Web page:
There are many processes that enhance surface finishes for the injection molding process. This can include texturing as well as coatings.
The Scope and Range of Texturing
Texturing is highly desirable for the accomplishment of a very specific look, feel or function. Texturing can provide specific desired effects such as creating a perceptual finish like wood, leather, sand, stipple and so on.
Textures have the capacity to transform a part's appearance as far as glossiness or matt finish, to diffuse light on a clear part, to provide visual contact by using various texture approaches. Nine times out of ten adding a texture works to improve on difficult to mold parts by hiding things like:
- Splay lines
- Flow lines
- Knit lines
- Blush marks
- Witness and Parting lines
Simple Additions like Gloss or Matting Add a Genuine Richness
Any time you change a part's appearance or add texture to a core you have an opportunity improve things like holding the part onto the mold without having to do manual undercuts - which can ultimately lead to sink marks. Adding texture can also mean establishing a company logo or pattern onto the most visible areas of the part.
Adding texture also disperses pressure over the largely even area which also reduces the likelihood of sink marks - while providing enough hold value for the mold to eject properly.
Other Significant Advantages of Texturing
You can even hide shadow marks by creative use of texture applied across slides and lifters when the front class A side is polished.
Trapped gasses escape more quickly when texturing is applied because venting to parting lines can happen from within the cavity. Paint also holds better due to texturing during second molding operations.
Plastic flow creases can also be eliminated through the addition of textured thickness which also adds strength, non-slip qualities and even as an added safety measure.
Fine Texture for Sticky Labels and Film Adherence for Hard Plastic Substrates
Applications of texture onto label areas helps with the stickiness, glue applications and film adherence. Pricing considerations are affected by:
- Complexity of mold
- Areas to be textured
- Areas not to be textured
- Molding process
- Tool component cams
- Cores, lifters, pins, inserts, etc
- Complexity of surface like contours
- Accessibility of textured areas
- Tool characteristics like ribs, pockets, vents etc.
- Polished surfaces
Complexity of Texture Patterns, Materials for Construction
The complexity of texture patterns is affected by the materials your mold is made from as well as by the depth of the pattern, how even the gradient pattern might be, the pattern intricacy or boldness, how many patterns there are, and so on.
The plating/coatings used also play a key role in your result. Hard chrome has a hardness of 72RC. It is applied at low temperatures of 130F when in its purest form. It makes it possible to accomplish any SPI finish on the tooling.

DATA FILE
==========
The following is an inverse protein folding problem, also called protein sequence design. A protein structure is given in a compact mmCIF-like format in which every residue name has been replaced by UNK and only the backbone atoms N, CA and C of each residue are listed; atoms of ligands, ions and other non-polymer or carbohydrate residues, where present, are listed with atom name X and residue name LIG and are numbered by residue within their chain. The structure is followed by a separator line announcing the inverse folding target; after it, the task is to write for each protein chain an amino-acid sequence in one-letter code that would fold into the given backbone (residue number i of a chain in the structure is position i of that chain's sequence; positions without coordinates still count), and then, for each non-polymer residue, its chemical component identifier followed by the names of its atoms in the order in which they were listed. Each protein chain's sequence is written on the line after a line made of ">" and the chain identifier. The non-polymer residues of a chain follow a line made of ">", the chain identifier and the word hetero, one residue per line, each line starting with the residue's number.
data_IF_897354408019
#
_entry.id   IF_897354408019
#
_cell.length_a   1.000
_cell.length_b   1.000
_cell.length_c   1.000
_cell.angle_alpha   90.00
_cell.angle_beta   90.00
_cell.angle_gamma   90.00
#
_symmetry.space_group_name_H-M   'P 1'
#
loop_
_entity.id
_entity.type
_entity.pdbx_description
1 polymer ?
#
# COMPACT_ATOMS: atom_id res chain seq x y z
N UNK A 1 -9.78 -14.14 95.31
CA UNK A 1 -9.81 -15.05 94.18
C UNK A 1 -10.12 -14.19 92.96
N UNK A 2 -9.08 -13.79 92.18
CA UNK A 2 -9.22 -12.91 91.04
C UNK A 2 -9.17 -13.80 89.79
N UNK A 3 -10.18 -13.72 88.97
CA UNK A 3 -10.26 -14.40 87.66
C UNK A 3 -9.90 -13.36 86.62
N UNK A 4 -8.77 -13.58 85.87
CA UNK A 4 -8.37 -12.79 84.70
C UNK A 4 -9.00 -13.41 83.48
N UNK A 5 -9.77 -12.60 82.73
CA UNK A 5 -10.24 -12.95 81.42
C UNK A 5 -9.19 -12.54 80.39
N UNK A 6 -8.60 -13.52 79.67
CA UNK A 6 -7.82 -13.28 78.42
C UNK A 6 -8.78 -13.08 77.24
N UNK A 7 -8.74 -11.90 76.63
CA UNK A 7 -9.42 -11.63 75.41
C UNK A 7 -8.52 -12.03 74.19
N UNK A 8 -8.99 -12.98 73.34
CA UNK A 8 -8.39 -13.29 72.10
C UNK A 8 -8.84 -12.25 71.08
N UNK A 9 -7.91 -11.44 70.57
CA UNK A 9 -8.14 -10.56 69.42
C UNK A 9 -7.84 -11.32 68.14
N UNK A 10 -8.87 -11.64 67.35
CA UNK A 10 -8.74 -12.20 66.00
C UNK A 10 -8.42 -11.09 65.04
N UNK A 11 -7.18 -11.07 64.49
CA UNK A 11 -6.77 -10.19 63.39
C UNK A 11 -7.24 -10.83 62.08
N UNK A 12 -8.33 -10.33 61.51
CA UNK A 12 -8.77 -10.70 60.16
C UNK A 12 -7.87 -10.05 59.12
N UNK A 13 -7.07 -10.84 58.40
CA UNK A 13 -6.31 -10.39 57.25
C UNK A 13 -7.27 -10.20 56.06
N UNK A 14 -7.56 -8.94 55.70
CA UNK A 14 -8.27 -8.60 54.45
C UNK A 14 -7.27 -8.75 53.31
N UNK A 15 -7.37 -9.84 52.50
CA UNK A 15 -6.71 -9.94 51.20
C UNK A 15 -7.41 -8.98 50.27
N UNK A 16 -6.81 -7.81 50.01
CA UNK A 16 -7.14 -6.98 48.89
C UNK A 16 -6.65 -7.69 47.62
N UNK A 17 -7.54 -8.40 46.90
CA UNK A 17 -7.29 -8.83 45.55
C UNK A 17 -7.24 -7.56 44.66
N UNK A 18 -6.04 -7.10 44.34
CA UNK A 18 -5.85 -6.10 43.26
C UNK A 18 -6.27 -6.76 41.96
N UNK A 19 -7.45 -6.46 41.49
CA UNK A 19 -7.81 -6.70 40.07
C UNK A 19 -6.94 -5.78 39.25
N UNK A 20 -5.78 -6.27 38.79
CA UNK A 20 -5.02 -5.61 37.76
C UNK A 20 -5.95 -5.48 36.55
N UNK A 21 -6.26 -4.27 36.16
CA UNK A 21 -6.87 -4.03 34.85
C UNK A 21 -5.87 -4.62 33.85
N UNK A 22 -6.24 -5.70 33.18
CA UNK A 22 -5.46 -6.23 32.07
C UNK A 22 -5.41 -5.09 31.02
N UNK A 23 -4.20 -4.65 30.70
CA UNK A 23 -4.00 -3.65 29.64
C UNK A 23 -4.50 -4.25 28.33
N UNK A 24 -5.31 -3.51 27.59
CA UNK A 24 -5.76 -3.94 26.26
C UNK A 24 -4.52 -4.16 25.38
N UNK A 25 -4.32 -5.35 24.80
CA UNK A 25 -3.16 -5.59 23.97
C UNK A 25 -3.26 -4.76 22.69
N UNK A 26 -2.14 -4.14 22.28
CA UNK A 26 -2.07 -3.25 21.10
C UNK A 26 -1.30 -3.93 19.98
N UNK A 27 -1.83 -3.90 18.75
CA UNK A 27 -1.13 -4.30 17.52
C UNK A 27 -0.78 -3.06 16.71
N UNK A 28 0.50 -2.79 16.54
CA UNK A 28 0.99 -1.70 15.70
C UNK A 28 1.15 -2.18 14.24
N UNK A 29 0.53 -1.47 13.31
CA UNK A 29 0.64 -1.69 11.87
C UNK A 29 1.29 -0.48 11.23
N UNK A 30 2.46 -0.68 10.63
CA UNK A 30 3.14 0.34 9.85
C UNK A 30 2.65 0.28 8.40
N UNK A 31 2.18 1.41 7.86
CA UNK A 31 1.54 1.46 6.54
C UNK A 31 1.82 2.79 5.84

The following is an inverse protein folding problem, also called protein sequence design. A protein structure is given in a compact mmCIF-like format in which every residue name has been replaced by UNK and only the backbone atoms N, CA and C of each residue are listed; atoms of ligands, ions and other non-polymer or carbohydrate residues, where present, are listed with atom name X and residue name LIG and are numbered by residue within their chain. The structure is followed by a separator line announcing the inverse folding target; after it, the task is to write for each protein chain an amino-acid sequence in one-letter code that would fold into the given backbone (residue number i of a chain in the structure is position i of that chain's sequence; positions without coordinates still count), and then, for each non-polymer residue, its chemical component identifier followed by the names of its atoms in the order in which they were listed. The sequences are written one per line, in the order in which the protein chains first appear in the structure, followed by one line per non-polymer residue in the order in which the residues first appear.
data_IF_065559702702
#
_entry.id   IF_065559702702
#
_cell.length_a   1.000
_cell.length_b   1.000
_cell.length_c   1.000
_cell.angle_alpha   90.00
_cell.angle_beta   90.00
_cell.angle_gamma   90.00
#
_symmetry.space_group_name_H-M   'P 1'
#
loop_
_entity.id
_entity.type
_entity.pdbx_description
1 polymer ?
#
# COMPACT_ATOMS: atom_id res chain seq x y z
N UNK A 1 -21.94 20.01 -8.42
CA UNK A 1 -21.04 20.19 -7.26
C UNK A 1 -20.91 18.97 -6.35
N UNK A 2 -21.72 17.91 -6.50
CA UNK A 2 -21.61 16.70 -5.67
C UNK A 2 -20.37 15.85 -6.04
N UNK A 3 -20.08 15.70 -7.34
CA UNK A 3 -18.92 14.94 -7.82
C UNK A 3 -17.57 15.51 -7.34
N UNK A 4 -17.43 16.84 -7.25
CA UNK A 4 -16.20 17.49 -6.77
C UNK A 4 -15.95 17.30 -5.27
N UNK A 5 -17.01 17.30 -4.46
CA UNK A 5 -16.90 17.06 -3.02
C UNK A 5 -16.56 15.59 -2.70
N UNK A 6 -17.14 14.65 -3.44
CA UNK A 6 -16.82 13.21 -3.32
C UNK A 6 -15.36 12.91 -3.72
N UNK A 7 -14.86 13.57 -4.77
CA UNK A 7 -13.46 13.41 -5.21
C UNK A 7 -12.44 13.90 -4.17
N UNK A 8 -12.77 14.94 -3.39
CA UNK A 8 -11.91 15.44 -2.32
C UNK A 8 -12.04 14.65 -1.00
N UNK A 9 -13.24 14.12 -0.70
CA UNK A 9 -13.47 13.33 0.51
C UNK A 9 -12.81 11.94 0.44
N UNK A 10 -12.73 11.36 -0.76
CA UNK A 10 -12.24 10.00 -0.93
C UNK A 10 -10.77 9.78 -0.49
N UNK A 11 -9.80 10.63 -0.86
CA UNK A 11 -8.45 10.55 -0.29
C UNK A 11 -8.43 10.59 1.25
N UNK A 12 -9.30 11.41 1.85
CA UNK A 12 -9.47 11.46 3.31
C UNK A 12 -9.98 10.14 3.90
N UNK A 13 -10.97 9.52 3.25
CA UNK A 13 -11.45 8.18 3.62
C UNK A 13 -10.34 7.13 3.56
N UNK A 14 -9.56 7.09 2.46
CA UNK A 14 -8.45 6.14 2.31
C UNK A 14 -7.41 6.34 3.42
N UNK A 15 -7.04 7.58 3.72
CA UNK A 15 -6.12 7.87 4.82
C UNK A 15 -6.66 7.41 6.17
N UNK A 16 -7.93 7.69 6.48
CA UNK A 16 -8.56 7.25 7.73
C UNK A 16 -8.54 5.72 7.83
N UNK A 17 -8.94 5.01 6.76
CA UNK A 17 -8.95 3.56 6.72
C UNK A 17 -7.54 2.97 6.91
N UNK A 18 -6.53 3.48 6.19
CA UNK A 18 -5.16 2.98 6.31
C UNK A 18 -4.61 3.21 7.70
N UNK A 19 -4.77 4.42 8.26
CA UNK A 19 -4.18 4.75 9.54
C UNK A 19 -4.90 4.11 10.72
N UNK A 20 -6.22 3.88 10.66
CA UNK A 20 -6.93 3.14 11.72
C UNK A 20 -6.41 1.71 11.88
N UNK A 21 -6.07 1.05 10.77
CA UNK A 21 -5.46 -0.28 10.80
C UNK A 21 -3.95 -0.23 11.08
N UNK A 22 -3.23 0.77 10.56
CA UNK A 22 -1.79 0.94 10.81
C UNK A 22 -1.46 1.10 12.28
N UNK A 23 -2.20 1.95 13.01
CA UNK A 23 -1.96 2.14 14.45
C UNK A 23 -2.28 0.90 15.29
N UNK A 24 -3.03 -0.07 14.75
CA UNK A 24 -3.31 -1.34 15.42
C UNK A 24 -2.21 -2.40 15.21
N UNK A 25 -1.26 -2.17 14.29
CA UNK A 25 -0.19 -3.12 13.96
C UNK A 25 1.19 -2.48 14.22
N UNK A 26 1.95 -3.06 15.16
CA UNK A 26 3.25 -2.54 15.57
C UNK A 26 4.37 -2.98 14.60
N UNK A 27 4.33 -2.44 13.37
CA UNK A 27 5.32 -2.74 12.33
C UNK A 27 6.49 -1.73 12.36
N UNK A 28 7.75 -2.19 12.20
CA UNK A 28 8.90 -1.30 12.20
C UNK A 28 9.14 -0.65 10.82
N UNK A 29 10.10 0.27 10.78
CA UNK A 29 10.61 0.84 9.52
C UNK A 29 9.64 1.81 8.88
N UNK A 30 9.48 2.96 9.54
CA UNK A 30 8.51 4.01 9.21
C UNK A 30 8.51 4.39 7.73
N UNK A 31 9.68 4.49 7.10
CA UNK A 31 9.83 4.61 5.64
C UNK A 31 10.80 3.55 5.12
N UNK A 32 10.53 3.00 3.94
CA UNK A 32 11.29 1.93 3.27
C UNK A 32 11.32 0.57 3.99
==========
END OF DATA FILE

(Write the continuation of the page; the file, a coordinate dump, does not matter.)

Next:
Chrome plating can be expensive and limited to the areas accessible to an anode. Complex details require more conforming which adds both time and expense to the project. Chromium is a carcinogen as well, and so this should be used with caution.
Electroless nickel is used often. It is known to protect molds from the corrosive off-gassing for materials like PVC. When these products are used in the medical and electronic industries there can be no tolerance for oxidation byproducts.
Electroless Nickel is known for this oxidation resistance, and is frequently used for dimensional build-ups that are found under the flash chrome and for enlargement of threaded cores. It is also used for inserts and precise sizing of cavities. It works great for A and B plates, ejector-base housings, pillar supports and pin plates.
Some will also choose nickel cobalt as an alternative to hard chrome. This is because of the abrasion resistance. Diamond chrome has the best protection, with an RC rating of over 85. Plates can be prehardened or heat treated. Some of the preferred uses include cavities, cores, slides, ejector sleeves, and for rotating and unscrewing cores. The anti-galling properties are especially helpful for slides and cores.
When it comes to the SPI 4 standard finishes - each one will give your molding surface a different appearance. It can be glossy to the point of mirror-like, all the way to being a rough, gritty texture. The finishes have three grades;
- Diamond –
- A-1 Grade #3 for lens/mirror requires 420 SS material
- A-2 Grade 6 high polish parts
- A-3 Grade 15 high polish parts
- Paper –
- B-1 600 Grit Paper medium polish parts
- B-2 400 Grit Paper medium polish
- B-3 320 Grip Paper med-low polish
- Stone –
- C-1 600 Stone Low polish parts
- C-2 400 stone low polish parts
- C-3 320 Stone low polish parts Blast –
Crescent Industries provides textures, coatings and finishes to our injection molds to produce plastic components that are consistent and reliable.